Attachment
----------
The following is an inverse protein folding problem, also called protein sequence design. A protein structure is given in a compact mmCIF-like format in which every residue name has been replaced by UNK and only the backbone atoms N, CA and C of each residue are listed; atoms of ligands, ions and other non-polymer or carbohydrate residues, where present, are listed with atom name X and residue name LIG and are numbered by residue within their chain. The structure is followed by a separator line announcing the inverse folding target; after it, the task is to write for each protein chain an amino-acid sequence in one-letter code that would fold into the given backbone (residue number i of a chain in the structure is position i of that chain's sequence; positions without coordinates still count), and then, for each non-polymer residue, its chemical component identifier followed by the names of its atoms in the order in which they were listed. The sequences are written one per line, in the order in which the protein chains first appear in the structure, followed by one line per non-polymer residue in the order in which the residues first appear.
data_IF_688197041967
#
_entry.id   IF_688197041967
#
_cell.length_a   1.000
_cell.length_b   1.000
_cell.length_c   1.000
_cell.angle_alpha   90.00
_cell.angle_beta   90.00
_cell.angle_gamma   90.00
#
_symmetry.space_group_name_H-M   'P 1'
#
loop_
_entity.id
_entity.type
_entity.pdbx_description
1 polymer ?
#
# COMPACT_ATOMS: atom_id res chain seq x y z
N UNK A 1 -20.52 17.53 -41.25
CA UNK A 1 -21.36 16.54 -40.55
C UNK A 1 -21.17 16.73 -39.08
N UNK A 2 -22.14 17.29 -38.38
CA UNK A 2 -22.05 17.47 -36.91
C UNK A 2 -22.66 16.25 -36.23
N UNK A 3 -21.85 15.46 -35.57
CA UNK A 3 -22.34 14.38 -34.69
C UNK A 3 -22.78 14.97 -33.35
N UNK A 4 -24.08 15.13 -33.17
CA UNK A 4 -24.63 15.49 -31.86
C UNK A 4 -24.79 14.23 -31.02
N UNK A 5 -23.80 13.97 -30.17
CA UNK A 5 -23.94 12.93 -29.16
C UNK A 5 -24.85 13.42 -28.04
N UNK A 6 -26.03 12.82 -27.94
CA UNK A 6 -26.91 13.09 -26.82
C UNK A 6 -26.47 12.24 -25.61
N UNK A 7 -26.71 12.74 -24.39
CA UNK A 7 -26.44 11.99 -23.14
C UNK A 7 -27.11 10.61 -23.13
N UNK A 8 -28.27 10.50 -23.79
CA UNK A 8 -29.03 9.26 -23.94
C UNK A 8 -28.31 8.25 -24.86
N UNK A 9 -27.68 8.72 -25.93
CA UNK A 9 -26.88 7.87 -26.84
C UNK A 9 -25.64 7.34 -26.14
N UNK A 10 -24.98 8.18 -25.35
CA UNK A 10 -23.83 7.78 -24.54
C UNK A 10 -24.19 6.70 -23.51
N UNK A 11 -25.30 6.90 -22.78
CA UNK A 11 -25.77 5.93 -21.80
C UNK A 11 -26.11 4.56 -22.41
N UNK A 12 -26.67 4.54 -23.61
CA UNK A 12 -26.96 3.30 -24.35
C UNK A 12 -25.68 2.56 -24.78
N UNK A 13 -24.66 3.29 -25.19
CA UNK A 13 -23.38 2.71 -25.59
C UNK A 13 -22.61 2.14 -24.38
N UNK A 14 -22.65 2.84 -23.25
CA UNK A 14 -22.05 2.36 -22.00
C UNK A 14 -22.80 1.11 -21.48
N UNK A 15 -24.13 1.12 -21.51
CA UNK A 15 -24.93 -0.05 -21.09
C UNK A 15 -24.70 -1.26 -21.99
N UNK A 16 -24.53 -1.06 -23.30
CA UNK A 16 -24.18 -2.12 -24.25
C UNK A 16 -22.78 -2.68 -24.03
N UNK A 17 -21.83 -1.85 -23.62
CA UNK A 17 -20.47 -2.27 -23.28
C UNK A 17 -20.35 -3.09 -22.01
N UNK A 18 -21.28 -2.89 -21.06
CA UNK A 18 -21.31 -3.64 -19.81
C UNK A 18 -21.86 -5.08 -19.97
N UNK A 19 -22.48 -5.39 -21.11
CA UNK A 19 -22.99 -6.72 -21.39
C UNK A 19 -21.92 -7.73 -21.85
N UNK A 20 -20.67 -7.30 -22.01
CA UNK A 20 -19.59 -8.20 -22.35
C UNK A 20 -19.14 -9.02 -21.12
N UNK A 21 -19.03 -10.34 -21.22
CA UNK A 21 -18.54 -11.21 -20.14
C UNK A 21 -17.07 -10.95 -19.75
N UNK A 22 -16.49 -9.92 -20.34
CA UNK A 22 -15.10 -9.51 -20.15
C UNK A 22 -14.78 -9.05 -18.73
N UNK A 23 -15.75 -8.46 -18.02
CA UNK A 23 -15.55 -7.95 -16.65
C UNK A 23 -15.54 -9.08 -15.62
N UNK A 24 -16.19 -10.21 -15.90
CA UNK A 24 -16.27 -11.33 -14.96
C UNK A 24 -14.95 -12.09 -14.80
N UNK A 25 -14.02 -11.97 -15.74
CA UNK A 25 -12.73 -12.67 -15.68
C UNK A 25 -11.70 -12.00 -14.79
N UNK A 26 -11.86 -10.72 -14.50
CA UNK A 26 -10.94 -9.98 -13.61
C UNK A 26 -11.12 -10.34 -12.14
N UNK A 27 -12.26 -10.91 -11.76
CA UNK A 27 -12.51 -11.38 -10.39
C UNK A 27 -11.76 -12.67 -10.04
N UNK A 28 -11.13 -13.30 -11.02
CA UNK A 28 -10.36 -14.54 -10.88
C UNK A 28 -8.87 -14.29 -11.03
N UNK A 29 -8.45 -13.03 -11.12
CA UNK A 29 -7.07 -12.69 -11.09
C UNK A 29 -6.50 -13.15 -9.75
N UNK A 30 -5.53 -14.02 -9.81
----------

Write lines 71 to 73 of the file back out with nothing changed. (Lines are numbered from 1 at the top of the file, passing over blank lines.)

CA UNK A 17 -20.47 -2.27 -23.28
C UNK A 17 -20.35 -3.09 -22.01
N UNK A 18 -21.28 -2.89 -21.06